The fixed-income world is the mirror of what we found when looking at inflation, which is to say the bond market has the highest returns, and the T-bill market breaks even.
Riskier assets, such as stocks and property, suffered major declines over this long period. The preliminary lesson I draw from Japan’s experience is that long-maturity bonds are the best hedge in a portfolio against deflation.
Sometimes the best tools are the oldest tools.
After looking at the data and thinking about the issues, I think the best shifts to make to a portfolio if you are afraid of an inflation spike is to cut long-term bonds and perhaps even stocks and add very short-term bills. As short-term interest rates increase, the returns will help weather the volatility on core stock holdings.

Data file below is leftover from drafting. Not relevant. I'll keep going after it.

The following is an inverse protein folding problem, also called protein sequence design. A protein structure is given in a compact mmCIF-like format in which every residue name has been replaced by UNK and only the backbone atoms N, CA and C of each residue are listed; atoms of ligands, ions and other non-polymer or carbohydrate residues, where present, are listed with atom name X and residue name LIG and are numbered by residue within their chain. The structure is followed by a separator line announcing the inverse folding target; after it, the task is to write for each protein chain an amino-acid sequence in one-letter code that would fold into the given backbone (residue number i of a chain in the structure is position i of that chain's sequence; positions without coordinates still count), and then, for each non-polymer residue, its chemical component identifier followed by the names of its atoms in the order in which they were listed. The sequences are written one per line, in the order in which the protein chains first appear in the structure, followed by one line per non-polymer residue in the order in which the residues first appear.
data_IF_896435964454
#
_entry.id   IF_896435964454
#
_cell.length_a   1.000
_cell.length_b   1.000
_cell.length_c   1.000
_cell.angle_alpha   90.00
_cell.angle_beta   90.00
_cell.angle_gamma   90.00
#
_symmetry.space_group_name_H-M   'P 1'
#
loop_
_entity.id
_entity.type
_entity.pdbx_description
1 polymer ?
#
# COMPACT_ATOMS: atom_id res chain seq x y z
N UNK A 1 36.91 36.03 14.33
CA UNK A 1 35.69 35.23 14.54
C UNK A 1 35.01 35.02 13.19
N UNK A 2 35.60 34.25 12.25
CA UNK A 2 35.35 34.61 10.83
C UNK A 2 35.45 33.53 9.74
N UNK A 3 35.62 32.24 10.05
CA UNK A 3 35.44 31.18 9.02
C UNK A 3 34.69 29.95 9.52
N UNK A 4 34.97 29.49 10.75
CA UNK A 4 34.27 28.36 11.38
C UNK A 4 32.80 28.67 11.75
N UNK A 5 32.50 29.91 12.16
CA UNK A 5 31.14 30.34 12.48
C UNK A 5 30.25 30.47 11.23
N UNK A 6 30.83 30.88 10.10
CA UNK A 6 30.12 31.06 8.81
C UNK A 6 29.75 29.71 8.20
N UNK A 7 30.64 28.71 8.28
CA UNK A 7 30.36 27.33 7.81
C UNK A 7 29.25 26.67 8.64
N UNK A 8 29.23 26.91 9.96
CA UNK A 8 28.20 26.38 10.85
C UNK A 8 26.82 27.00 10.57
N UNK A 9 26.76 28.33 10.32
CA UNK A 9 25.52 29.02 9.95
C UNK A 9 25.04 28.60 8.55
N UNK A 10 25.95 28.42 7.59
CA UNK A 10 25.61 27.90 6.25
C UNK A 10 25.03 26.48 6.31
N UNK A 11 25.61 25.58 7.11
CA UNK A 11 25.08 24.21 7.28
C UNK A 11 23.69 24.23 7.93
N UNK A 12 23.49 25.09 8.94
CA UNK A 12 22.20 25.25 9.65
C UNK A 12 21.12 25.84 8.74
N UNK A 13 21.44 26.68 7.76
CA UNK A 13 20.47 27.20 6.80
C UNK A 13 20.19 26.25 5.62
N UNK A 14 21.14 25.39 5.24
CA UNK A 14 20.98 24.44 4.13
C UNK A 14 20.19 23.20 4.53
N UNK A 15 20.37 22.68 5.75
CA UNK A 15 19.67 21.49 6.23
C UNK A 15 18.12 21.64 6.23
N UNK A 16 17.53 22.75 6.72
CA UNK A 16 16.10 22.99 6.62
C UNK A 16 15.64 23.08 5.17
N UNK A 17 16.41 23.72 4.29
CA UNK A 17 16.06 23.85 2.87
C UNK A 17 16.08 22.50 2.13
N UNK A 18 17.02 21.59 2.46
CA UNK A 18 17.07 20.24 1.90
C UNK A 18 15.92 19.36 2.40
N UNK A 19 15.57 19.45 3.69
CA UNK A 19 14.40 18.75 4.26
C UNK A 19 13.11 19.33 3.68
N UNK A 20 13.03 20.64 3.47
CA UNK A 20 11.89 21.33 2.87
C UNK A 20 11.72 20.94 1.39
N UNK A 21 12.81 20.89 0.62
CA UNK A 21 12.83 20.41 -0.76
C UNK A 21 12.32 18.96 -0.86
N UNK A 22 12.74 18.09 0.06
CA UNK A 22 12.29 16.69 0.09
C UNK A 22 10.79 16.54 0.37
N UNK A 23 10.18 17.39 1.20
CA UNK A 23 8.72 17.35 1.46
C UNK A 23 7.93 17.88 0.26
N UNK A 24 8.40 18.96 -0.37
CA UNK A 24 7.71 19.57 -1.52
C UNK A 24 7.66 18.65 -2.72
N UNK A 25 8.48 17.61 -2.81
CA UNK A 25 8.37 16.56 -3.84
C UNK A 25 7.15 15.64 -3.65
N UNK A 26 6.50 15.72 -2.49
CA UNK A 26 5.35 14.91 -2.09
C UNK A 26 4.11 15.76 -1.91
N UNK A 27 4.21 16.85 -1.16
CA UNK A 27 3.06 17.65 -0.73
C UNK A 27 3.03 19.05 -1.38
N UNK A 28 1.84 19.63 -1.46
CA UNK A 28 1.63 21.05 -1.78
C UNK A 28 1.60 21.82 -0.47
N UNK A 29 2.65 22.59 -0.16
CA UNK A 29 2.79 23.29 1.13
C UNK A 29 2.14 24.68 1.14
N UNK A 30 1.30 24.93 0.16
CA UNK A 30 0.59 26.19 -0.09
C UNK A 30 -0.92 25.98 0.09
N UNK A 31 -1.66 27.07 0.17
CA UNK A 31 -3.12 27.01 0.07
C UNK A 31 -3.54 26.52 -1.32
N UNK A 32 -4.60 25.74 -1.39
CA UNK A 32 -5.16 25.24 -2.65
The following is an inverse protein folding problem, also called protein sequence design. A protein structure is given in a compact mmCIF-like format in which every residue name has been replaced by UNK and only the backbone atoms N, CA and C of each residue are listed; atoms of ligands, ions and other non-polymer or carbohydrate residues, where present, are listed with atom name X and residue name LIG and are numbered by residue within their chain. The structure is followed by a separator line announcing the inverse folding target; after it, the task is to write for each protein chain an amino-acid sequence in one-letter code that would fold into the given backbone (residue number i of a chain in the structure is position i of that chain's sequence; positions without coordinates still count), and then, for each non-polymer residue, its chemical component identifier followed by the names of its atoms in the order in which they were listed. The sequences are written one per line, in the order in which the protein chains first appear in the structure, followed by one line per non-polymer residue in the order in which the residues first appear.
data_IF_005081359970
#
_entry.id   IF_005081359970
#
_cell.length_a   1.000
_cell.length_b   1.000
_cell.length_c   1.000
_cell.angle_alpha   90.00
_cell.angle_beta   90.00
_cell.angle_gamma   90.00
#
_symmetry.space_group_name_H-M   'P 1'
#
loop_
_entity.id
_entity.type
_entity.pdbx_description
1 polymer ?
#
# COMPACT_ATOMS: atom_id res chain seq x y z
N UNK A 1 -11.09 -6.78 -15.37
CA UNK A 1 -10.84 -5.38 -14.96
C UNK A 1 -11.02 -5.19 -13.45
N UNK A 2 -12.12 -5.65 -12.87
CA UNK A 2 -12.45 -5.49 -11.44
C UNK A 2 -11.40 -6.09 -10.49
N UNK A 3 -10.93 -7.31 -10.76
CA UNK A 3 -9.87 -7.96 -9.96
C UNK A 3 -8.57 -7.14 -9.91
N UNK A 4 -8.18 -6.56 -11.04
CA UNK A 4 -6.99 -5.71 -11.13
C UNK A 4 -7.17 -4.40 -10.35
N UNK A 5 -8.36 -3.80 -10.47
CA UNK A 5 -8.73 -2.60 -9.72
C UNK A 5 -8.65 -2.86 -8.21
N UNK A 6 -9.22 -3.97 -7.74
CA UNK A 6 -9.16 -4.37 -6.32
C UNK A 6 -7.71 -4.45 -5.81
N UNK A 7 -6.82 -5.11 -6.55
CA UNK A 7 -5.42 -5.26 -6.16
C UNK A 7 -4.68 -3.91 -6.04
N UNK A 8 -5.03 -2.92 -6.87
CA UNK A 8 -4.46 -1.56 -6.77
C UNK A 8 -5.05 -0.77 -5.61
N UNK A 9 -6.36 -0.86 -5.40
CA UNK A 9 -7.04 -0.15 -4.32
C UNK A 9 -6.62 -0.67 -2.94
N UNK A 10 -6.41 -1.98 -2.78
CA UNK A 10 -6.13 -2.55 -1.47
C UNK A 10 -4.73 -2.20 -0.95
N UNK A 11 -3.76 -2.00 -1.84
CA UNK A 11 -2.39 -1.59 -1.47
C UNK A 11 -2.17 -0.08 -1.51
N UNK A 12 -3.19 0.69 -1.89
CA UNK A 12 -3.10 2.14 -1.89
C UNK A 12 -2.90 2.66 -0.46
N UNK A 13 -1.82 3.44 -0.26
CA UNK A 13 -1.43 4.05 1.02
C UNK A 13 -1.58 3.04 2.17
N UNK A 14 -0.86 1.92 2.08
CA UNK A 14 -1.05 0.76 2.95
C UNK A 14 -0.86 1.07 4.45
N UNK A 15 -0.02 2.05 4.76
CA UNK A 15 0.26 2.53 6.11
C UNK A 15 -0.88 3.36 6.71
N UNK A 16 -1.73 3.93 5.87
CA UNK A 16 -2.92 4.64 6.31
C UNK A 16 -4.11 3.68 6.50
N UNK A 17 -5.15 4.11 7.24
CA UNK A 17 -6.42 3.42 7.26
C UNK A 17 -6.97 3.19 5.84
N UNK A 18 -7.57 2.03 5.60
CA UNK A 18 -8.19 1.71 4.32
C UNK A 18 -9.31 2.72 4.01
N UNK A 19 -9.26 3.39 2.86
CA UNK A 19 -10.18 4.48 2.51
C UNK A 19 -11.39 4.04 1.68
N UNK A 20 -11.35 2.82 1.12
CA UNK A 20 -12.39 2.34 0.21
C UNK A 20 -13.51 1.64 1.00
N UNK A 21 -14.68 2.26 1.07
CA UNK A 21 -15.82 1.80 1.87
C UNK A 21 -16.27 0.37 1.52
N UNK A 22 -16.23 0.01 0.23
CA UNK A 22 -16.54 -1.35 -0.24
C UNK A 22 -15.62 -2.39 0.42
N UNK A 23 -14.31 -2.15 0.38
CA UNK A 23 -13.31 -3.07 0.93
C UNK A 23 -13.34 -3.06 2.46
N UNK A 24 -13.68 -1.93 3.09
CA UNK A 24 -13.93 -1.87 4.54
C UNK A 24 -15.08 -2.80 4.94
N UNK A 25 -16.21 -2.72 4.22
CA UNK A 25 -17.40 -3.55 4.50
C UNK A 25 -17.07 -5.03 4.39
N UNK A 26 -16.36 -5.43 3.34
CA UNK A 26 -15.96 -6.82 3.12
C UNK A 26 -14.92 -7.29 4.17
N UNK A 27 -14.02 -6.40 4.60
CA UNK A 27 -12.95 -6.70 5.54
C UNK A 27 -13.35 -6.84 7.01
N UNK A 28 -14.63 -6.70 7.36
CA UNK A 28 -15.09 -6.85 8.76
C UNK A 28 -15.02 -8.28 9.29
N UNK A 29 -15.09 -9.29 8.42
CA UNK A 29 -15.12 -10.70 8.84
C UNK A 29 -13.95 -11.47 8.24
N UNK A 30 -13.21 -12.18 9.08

Astor Investment Management is a money manager with an active and economically grounded approach to asset allocation. We believe that investment opportunities arise based on the ability to identify fundamental trends and changes in the economy. We build portfolios of ETFs appropriate for our analysis of the business and monetary policy cycles. For more information, see www.astorim.com; for our blog, see www.astorinsights.com.